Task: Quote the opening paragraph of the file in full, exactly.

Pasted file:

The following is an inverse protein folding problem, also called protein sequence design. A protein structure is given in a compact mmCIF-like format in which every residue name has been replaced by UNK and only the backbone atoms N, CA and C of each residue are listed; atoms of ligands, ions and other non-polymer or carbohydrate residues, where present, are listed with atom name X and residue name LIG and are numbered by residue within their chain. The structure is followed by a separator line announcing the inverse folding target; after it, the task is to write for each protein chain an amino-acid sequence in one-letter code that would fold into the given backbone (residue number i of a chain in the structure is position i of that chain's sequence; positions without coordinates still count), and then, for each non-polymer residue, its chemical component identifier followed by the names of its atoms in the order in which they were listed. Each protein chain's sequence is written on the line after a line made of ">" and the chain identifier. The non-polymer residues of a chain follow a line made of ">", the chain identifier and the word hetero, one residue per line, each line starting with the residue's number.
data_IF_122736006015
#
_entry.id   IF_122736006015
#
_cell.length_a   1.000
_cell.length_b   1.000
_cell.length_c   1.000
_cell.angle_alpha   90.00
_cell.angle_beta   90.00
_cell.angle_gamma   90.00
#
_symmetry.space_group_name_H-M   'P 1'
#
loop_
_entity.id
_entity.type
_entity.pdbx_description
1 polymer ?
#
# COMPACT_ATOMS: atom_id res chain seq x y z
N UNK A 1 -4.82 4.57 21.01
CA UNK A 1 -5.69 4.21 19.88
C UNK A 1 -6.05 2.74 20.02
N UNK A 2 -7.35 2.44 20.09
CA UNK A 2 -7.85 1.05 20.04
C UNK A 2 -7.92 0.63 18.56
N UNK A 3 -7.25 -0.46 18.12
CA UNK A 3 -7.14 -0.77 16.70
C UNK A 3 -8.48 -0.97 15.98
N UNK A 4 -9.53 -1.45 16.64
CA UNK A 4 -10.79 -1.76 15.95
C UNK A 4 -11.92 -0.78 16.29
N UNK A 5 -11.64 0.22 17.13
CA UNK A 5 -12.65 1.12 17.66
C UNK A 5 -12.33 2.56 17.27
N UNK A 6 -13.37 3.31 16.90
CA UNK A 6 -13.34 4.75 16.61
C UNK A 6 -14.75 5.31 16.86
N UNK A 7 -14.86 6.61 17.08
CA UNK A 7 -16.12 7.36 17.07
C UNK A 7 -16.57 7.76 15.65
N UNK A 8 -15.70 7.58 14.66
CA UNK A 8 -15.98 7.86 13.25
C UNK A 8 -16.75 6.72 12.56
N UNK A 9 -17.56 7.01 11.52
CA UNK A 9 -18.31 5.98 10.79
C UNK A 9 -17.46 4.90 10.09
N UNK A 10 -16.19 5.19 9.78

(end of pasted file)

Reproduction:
The following is an inverse protein folding problem, also called protein sequence design. A protein structure is given in a compact mmCIF-like format in which every residue name has been replaced by UNK and only the backbone atoms N, CA and C of each residue are listed; atoms of ligands, ions and other non-polymer or carbohydrate residues, where present, are listed with atom name X and residue name LIG and are numbered by residue within their chain. The structure is followed by a separator line announcing the inverse folding target; after it, the task is to write for each protein chain an amino-acid sequence in one-letter code that would fold into the given backbone (residue number i of a chain in the structure is position i of that chain's sequence; positions without coordinates still count), and then, for each non-polymer residue, its chemical component identifier followed by the names of its atoms in the order in which they were listed. Each protein chain's sequence is written on the line after a line made of ">" and the chain identifier. The non-polymer residues of a chain follow a line made of ">", the chain identifier and the word hetero, one residue per line, each line starting with the residue's number.